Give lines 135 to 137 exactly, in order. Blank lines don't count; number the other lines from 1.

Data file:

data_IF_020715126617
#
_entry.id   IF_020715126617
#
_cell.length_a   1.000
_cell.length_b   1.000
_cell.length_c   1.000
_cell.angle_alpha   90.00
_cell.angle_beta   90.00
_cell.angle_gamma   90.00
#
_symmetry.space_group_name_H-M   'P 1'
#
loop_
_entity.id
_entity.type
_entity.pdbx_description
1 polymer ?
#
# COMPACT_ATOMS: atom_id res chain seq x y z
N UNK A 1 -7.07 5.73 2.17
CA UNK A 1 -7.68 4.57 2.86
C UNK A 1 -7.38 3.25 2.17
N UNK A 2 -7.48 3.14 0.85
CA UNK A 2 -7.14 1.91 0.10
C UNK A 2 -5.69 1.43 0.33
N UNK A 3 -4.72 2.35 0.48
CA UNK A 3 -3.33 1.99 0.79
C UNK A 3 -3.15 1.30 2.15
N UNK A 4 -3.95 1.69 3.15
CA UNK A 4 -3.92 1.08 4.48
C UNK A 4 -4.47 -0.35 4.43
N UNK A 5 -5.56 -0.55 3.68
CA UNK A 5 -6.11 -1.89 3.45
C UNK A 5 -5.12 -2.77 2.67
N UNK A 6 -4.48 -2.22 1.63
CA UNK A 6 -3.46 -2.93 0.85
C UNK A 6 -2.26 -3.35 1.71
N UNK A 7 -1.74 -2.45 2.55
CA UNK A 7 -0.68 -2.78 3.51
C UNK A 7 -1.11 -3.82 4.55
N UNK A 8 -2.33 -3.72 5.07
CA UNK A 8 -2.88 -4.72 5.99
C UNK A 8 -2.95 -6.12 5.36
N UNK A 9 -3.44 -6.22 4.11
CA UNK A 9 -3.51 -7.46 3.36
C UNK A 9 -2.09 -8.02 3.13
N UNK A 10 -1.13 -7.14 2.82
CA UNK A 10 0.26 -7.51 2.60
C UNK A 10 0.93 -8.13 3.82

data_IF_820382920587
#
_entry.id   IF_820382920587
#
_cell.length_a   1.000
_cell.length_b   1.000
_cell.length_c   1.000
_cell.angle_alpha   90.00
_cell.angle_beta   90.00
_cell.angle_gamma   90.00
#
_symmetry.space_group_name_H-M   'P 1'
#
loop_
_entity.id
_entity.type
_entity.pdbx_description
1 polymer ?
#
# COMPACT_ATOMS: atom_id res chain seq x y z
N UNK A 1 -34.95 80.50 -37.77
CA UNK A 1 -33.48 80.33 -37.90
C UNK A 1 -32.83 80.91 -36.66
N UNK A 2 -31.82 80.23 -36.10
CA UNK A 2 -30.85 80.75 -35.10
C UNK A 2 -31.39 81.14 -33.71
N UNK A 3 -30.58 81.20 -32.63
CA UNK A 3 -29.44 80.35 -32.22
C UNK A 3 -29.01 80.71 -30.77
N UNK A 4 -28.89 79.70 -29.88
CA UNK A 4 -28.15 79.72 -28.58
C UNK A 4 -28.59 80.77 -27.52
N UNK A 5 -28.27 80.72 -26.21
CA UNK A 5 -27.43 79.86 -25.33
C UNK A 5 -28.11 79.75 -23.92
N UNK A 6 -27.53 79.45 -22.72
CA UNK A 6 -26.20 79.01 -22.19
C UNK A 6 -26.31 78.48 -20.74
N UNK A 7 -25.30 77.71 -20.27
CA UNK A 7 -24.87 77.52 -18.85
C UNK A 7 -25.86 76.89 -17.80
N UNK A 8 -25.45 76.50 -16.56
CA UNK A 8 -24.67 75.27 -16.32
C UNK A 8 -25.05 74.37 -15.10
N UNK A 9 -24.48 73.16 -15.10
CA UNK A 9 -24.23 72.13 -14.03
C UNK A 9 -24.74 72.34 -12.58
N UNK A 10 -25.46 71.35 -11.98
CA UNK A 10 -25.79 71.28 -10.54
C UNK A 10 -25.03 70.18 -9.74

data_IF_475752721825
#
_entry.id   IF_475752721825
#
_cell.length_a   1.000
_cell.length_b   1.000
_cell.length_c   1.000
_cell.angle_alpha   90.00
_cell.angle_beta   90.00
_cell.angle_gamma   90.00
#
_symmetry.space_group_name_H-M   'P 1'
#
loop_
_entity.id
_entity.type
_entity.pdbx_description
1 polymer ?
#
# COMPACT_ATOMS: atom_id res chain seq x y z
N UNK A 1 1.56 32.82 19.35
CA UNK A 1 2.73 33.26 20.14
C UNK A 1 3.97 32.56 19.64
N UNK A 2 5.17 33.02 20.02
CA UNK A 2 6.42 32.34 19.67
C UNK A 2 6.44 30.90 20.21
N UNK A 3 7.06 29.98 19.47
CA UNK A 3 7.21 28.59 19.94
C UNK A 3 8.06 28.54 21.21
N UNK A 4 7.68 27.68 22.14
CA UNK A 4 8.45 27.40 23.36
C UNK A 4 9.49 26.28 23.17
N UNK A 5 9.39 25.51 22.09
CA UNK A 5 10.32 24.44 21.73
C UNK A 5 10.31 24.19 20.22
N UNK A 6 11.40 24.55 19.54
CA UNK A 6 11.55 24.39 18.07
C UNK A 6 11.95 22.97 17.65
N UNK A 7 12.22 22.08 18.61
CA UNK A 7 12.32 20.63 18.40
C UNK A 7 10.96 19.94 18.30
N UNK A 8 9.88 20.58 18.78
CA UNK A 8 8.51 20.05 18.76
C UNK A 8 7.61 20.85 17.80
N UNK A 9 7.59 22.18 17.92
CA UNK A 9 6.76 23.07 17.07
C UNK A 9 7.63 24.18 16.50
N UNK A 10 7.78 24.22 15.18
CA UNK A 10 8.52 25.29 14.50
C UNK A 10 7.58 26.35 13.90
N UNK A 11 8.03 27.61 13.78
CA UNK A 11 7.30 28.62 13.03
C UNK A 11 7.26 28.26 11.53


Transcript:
C UNK A 5 10.31 24.19 20.22
N UNK A 6 11.40 24.55 19.54
CA UNK A 6 11.55 24.39 18.07